Restaurant owner acquitted of passing off beef as mutton

Mr Kumar's lawyer had argued that the charges were invalid because he was not charged within the time limit. -- ST PHOTO: WONG KWAI CHOW
Mr Kumar's lawyer had argued that the charges were invalid because he was not charged within the time limit. -- ST PHOTO: WONG KWAI CHOW

The proprietor of two restaurants accused of passing off beef as mutton was awarded a discharge amounting to an acquittal by a district court yesterday.

Mr Rakesh Kumar, 50, was said to have committed the offences on Oct 17 last year at the Khansama and Jungle Tandoor restaurants in Serangoon Road.

His lawyer, Mr Nirmal Singh, had argued earlier that the charges were invalid as the law stipulated that Mr Kumar should be charged no later than 56 days after the food was seized.

The National Environment Agency (NEA) had maintained that the time period applied only to the laboratory testing of the seized food, which had been done on the same day.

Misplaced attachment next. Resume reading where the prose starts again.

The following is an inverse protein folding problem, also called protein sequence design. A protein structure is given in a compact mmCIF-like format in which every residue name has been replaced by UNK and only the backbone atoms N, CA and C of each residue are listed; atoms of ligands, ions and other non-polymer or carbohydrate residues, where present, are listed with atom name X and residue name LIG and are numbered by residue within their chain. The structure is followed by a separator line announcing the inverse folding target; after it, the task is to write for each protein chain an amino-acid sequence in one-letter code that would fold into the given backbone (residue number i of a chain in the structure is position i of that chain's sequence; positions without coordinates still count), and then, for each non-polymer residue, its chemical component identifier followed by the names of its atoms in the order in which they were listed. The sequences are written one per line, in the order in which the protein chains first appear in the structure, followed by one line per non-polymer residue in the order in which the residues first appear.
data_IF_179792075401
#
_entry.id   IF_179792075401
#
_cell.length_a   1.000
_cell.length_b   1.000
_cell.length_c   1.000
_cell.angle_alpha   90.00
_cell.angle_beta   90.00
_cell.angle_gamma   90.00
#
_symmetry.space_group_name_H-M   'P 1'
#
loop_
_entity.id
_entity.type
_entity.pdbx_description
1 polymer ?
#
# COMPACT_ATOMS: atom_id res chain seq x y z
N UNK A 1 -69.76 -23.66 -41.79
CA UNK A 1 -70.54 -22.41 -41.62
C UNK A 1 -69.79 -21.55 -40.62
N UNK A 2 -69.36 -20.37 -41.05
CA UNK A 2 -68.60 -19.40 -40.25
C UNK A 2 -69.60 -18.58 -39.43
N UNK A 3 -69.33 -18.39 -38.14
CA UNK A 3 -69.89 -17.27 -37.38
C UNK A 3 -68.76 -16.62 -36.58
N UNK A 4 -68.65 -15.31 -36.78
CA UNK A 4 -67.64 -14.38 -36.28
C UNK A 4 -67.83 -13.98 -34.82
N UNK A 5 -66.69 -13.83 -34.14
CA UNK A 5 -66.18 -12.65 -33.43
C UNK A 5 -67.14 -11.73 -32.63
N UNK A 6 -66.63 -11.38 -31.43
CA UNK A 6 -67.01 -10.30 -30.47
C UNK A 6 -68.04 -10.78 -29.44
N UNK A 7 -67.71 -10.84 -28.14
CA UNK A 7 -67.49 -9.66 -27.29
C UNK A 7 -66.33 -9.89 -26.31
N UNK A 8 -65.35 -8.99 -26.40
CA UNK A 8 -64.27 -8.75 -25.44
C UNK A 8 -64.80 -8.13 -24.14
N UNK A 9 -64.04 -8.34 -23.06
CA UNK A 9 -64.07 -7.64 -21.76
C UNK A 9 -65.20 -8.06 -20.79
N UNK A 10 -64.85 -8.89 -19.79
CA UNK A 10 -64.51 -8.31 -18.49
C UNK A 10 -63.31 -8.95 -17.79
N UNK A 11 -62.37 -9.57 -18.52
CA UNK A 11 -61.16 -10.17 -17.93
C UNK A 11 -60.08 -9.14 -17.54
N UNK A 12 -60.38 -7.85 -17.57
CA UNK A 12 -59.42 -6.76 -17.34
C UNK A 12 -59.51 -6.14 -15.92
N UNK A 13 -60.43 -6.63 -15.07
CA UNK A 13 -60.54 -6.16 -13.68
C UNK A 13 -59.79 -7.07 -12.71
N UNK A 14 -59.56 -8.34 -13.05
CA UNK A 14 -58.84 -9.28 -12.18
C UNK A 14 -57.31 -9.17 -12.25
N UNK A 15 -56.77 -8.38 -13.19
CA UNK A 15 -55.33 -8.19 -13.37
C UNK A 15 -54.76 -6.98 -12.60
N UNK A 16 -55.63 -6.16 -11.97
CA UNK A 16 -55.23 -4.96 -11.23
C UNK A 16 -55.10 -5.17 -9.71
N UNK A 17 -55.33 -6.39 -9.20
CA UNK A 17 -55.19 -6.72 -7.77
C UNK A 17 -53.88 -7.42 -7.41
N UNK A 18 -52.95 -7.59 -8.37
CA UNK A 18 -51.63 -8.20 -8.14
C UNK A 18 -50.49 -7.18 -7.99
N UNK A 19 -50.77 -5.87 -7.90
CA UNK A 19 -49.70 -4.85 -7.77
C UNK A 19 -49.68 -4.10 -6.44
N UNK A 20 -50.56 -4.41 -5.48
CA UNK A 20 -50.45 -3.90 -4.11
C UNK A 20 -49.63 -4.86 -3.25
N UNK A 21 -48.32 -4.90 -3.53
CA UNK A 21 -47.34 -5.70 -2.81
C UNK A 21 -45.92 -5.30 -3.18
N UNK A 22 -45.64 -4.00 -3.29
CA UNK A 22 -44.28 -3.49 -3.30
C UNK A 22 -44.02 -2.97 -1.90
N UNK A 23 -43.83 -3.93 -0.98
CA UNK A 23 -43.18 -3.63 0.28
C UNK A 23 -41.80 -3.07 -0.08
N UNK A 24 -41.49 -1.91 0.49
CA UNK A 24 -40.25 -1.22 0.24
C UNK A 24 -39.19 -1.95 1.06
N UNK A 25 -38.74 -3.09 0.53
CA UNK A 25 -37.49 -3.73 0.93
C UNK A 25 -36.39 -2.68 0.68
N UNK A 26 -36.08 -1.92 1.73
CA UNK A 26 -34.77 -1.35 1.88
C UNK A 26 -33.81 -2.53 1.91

At a previous hearing last month, the NEA prosecutor said that the agency wished to consult the Attorney-General's Chambers.

Mr Singh told The Straits Times after yesterday's hearing that the summonses against his client were issued only in January this year - long after the deadline of Dec 11.

It is believed that this is the first time the time period had been raised in court.

Mr Singh also said the decision to grant Mr Kumar a discharge amounting to an acquittal could have repercussions on previous cases in which guilty pleas were entered and fines imposed even though the 56-day restriction had been breached.

These could include setting aside convictions and returning the fines paid.

The NEA was unable to give the number of such cases and the amount of fines involved by press time.

Outside the courtroom, Mr Kumar told The Straits Times that he was "very pleased with the outcome".

khush@sph.com.sg